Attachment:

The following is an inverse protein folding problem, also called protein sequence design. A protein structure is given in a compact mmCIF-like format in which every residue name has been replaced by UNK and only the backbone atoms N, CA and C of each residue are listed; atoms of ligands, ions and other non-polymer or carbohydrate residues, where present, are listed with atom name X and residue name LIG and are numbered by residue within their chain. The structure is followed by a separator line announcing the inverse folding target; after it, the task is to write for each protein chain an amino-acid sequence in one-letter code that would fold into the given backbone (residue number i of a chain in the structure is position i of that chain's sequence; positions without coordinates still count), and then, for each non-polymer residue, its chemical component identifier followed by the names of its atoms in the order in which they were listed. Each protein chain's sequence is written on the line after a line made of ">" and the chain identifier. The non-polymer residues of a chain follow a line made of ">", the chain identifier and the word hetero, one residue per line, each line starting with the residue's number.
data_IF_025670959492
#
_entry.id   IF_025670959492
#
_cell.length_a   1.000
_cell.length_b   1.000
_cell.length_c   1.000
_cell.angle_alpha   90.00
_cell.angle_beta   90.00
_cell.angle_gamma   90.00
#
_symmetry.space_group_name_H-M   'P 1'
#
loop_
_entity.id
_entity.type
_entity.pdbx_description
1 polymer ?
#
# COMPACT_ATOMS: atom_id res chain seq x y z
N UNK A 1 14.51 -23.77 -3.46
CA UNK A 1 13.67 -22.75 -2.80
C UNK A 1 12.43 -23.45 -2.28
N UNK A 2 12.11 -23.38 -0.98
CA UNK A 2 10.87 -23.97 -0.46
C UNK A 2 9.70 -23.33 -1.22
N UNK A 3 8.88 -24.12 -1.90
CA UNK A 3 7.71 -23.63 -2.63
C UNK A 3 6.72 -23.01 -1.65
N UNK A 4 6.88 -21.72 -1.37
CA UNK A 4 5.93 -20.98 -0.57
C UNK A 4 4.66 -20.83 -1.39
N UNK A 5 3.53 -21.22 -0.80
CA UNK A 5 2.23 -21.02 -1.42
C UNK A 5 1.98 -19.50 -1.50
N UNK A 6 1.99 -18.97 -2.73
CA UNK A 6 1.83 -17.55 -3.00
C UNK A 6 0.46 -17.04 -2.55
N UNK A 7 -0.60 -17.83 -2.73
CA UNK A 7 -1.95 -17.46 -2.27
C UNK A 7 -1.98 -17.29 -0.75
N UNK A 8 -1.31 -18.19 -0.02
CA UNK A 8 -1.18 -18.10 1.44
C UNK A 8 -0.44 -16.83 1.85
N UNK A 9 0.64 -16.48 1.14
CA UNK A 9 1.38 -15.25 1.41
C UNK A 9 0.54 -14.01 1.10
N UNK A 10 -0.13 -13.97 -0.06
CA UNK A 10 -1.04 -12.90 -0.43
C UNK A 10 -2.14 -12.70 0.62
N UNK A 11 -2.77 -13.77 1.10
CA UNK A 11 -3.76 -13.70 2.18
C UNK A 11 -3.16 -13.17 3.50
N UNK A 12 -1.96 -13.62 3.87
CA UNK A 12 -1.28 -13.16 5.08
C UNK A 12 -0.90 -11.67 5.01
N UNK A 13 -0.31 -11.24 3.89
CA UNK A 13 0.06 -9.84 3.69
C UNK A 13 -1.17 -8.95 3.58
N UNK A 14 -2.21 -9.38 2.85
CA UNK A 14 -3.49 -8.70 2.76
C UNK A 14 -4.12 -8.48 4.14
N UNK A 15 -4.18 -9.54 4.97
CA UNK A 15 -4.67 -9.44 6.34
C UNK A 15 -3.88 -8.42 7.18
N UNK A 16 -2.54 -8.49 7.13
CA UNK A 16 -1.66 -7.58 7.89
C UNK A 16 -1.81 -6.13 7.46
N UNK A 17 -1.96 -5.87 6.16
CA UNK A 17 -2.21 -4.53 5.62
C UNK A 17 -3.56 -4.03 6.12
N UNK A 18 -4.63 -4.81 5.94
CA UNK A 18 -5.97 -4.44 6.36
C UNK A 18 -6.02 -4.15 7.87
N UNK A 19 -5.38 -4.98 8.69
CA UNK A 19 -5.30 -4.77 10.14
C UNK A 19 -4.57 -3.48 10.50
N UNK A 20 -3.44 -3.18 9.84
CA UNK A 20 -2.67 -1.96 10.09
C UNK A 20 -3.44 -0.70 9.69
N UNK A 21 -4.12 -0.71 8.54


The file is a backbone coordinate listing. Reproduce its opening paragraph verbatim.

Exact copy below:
The following is an inverse protein folding problem, also called protein sequence design. A protein structure is given in a compact mmCIF-like format in which every residue name has been replaced by UNK and only the backbone atoms N, CA and C of each residue are listed; atoms of ligands, ions and other non-polymer or carbohydrate residues, where present, are listed with atom name X and residue name LIG and are numbered by residue within their chain. The structure is followed by a separator line announcing the inverse folding target; after it, the task is to write for each protein chain an amino-acid sequence in one-letter code that would fold into the given backbone (residue number i of a chain in the structure is position i of that chain's sequence; positions without coordinates still count), and then, for each non-polymer residue, its chemical component identifier followed by the names of its atoms in the order in which they were listed. Each protein chain's sequence is written on the line after a line made of ">" and the chain identifier. The non-polymer residues of a chain follow a line made of ">", the chain identifier and the word hetero, one residue per line, each line starting with the residue's number.